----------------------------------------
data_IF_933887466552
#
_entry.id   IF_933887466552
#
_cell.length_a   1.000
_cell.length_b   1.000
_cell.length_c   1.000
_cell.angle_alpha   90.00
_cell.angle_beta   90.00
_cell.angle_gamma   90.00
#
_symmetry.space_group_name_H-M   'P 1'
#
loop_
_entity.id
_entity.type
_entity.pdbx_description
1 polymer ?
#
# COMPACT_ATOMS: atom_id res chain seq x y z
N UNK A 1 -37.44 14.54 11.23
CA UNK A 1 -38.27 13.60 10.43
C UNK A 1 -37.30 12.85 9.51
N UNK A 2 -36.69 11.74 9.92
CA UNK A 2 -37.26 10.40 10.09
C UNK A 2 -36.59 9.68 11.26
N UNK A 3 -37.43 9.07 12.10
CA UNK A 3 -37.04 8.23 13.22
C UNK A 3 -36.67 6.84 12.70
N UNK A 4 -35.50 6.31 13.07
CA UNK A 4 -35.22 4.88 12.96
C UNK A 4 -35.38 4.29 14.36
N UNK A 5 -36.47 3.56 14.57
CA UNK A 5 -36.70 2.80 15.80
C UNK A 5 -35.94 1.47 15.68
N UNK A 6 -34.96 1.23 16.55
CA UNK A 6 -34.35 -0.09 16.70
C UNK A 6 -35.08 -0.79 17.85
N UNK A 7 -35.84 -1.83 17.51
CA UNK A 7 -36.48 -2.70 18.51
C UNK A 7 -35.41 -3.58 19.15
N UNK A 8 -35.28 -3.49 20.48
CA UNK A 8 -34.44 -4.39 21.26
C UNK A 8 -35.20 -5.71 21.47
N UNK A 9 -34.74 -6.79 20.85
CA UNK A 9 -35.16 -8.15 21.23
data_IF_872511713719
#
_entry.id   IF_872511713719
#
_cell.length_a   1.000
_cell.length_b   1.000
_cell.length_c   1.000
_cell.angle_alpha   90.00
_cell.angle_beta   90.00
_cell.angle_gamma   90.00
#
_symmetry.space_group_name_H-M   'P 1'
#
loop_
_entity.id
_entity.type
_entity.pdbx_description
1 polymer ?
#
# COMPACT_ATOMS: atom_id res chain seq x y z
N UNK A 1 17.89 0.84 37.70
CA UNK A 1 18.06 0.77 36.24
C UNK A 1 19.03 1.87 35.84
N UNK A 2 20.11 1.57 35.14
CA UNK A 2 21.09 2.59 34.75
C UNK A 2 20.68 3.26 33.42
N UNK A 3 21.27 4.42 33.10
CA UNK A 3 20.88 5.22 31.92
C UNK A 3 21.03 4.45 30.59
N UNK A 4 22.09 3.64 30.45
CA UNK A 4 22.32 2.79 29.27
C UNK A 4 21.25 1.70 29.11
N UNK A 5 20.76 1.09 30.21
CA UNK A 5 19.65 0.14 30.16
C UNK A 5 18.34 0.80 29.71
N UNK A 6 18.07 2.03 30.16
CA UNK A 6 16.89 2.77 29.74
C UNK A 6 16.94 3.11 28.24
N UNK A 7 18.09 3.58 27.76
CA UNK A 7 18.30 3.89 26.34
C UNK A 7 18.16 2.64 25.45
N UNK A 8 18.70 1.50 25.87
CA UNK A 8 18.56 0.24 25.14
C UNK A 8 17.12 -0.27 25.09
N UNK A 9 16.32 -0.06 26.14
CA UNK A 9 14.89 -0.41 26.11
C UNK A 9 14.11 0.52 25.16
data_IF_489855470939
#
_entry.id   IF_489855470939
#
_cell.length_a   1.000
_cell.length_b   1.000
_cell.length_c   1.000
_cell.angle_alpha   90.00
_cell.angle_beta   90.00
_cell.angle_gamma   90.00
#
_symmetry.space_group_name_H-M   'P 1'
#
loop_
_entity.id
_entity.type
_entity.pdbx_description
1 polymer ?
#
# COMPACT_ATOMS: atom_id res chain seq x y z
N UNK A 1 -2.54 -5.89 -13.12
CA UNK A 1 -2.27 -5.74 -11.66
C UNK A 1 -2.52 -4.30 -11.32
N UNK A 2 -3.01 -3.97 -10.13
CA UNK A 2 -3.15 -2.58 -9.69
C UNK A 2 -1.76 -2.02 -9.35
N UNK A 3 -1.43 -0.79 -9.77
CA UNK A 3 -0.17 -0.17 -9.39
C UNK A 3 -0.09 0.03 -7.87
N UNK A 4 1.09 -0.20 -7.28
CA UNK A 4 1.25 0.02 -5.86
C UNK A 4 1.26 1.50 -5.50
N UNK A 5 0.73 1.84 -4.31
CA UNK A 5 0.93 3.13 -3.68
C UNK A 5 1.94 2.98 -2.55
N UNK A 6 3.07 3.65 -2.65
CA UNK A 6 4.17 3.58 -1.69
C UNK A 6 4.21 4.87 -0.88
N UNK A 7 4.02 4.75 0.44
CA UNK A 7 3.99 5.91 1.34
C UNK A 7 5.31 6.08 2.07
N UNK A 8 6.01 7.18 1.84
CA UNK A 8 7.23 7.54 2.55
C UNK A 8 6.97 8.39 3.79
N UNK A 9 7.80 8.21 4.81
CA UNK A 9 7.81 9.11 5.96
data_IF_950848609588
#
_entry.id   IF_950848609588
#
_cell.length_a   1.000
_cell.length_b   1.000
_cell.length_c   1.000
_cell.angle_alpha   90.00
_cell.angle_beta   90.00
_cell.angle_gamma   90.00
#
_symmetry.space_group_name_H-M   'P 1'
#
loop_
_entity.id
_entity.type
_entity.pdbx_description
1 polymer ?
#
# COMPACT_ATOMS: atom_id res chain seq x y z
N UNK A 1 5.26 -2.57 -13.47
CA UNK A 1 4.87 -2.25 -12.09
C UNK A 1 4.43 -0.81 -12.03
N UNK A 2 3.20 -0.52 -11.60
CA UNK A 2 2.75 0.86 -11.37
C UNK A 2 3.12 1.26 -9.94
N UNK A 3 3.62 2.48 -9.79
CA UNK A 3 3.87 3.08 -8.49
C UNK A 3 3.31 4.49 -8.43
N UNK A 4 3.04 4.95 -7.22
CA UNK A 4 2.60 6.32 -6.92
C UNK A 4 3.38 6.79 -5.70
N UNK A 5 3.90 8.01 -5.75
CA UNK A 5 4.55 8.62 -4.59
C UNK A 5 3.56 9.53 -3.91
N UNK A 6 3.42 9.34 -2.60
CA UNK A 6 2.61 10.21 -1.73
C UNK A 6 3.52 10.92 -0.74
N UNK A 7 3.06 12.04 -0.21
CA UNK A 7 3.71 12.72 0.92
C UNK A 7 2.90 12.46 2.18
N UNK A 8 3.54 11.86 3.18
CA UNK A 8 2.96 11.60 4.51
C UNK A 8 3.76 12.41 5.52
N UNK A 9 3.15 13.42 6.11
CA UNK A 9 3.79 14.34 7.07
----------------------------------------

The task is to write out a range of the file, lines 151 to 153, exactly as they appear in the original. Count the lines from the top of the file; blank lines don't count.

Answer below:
_symmetry.space_group_name_H-M   'P 1'
#
loop_